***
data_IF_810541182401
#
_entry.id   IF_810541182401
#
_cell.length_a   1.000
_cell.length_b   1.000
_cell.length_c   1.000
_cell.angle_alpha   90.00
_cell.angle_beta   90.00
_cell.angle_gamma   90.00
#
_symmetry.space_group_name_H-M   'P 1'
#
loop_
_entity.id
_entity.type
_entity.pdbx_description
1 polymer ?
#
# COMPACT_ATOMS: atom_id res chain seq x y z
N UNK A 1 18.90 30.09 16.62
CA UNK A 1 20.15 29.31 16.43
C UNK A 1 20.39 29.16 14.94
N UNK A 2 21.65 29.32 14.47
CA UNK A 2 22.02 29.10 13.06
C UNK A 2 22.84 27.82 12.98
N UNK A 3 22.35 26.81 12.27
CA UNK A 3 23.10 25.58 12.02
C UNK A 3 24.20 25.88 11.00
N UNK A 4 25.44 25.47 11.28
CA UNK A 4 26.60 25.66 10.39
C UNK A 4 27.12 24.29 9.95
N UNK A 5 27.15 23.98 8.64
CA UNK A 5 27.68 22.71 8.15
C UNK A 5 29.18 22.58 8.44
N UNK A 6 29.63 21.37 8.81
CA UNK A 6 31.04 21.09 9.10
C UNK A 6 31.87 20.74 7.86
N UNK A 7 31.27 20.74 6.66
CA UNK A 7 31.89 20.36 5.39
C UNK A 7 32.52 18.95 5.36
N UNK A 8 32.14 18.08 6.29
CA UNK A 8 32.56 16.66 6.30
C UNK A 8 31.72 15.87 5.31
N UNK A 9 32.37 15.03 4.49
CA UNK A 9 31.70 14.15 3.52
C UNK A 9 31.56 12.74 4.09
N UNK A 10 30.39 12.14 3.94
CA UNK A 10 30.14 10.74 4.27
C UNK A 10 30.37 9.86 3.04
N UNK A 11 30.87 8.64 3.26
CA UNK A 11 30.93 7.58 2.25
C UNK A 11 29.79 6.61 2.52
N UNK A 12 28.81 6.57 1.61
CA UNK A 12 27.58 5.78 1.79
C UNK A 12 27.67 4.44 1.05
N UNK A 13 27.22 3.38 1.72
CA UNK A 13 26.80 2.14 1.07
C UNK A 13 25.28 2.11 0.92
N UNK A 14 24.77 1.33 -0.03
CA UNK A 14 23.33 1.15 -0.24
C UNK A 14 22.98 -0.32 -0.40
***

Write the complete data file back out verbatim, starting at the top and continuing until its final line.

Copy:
data_IF_810541182401
#
_entry.id   IF_810541182401
#
_cell.length_a   1.000
_cell.length_b   1.000
_cell.length_c   1.000
_cell.angle_alpha   90.00
_cell.angle_beta   90.00
_cell.angle_gamma   90.00
#
_symmetry.space_group_name_H-M   'P 1'
#
loop_
_entity.id
_entity.type
_entity.pdbx_description
1 polymer ?
#
# COMPACT_ATOMS: atom_id res chain seq x y z
N UNK A 1 18.90 30.09 16.62
CA UNK A 1 20.15 29.31 16.43
C UNK A 1 20.39 29.16 14.94
N UNK A 2 21.65 29.32 14.47
CA UNK A 2 22.02 29.10 13.06
C UNK A 2 22.84 27.82 12.98
N UNK A 3 22.35 26.81 12.27
CA UNK A 3 23.10 25.58 12.02
C UNK A 3 24.20 25.88 11.00
N UNK A 4 25.44 25.47 11.28
CA UNK A 4 26.60 25.66 10.39
C UNK A 4 27.12 24.29 9.95
N UNK A 5 27.15 23.98 8.64
CA UNK A 5 27.68 22.71 8.15
C UNK A 5 29.18 22.58 8.44
N UNK A 6 29.63 21.37 8.81
CA UNK A 6 31.04 21.09 9.10
C UNK A 6 31.87 20.74 7.86
N UNK A 7 31.27 20.74 6.66
CA UNK A 7 31.89 20.36 5.39
C UNK A 7 32.52 18.95 5.36
N UNK A 8 32.14 18.08 6.29
CA UNK A 8 32.56 16.66 6.30
C UNK A 8 31.72 15.87 5.31
N UNK A 9 32.37 15.03 4.49
CA UNK A 9 31.70 14.15 3.52
C UNK A 9 31.56 12.74 4.09
N UNK A 10 30.39 12.14 3.94
CA UNK A 10 30.14 10.74 4.27
C UNK A 10 30.37 9.86 3.04
N UNK A 11 30.87 8.64 3.26
CA UNK A 11 30.93 7.58 2.25
C UNK A 11 29.79 6.61 2.52
N UNK A 12 28.81 6.57 1.61
CA UNK A 12 27.58 5.78 1.79
C UNK A 12 27.67 4.44 1.05
N UNK A 13 27.22 3.38 1.72
CA UNK A 13 26.80 2.14 1.07
C UNK A 13 25.28 2.11 0.92
N UNK A 14 24.77 1.33 -0.03
CA UNK A 14 23.33 1.15 -0.24
C UNK A 14 22.98 -0.32 -0.40